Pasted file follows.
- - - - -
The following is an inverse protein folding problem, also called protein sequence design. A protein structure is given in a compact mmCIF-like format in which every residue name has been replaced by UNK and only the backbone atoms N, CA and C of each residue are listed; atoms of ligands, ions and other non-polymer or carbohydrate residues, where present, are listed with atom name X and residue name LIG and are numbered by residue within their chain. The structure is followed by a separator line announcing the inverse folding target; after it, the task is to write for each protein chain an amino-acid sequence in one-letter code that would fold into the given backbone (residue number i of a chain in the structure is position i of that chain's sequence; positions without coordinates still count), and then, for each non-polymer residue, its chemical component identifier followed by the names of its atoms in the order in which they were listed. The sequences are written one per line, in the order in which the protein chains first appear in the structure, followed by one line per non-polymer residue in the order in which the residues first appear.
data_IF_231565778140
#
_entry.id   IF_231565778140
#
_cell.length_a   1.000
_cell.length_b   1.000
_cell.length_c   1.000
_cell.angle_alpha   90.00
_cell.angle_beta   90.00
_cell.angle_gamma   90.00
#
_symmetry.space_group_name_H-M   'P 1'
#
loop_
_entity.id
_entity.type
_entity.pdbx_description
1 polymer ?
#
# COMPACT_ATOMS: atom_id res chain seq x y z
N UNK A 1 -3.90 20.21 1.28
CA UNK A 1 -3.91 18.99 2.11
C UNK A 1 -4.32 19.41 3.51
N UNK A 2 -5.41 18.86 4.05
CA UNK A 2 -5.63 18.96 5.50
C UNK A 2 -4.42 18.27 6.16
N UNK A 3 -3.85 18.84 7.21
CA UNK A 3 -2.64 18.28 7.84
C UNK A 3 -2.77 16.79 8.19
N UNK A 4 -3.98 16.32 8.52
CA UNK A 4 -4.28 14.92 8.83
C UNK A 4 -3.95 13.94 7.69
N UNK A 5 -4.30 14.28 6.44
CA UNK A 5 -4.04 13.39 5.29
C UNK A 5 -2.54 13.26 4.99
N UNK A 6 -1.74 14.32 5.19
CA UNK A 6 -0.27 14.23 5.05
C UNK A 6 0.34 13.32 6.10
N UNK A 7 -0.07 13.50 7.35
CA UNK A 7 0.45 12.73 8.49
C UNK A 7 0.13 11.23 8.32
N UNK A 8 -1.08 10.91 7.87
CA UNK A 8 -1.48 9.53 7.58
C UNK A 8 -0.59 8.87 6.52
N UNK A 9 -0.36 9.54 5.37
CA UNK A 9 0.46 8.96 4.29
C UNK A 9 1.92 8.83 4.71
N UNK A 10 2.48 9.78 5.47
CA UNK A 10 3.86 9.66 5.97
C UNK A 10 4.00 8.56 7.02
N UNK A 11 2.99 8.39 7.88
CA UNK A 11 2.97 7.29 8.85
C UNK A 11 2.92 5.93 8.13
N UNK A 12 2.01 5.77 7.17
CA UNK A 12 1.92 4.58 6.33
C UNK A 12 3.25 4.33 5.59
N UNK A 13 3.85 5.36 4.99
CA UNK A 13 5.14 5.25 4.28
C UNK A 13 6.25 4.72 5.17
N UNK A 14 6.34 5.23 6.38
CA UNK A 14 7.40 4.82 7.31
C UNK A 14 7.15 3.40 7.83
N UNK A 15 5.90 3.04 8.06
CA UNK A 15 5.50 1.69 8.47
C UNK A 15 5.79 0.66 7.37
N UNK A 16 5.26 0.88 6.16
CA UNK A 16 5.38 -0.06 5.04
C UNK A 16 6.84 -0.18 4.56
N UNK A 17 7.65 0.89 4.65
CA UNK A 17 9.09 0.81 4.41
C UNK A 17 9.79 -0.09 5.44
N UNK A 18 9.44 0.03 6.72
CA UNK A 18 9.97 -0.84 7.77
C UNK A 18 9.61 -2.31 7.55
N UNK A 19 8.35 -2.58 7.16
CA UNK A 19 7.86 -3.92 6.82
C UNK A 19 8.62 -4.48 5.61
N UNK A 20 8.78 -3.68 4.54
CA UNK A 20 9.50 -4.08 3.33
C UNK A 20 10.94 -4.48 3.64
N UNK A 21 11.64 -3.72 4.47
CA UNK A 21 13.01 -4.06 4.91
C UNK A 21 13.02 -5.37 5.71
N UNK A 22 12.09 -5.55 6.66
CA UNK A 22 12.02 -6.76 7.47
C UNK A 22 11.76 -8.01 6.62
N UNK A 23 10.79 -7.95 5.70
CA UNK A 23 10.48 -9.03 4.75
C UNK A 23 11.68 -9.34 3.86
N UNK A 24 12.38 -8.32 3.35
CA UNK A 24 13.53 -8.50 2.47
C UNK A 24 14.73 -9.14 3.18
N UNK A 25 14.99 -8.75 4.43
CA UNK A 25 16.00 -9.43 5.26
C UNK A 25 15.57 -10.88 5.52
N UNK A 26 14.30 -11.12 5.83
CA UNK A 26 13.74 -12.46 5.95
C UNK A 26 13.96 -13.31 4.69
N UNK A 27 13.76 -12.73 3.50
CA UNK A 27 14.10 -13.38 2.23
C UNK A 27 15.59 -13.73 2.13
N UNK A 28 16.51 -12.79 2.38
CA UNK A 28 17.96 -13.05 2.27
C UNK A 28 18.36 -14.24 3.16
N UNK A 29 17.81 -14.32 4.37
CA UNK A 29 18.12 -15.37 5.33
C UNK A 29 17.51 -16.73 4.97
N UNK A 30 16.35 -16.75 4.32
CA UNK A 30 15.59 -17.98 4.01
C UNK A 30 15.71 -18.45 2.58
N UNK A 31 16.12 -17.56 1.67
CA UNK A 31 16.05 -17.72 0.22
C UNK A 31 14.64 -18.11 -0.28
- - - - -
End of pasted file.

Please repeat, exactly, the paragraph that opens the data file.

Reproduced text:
The following is an inverse protein folding problem, also called protein sequence design. A protein structure is given in a compact mmCIF-like format in which every residue name has been replaced by UNK and only the backbone atoms N, CA and C of each residue are listed; atoms of ligands, ions and other non-polymer or carbohydrate residues, where present, are listed with atom name X and residue name LIG and are numbered by residue within their chain. The structure is followed by a separator line announcing the inverse folding target; after it, the task is to write for each protein chain an amino-acid sequence in one-letter code that would fold into the given backbone (residue number i of a chain in the structure is position i of that chain's sequence; positions without coordinates still count), and then, for each non-polymer residue, its chemical component identifier followed by the names of its atoms in the order in which they were listed. The sequences are written one per line, in the order in which the protein chains first appear in the structure, followed by one line per non-polymer residue in the order in which the residues first appear.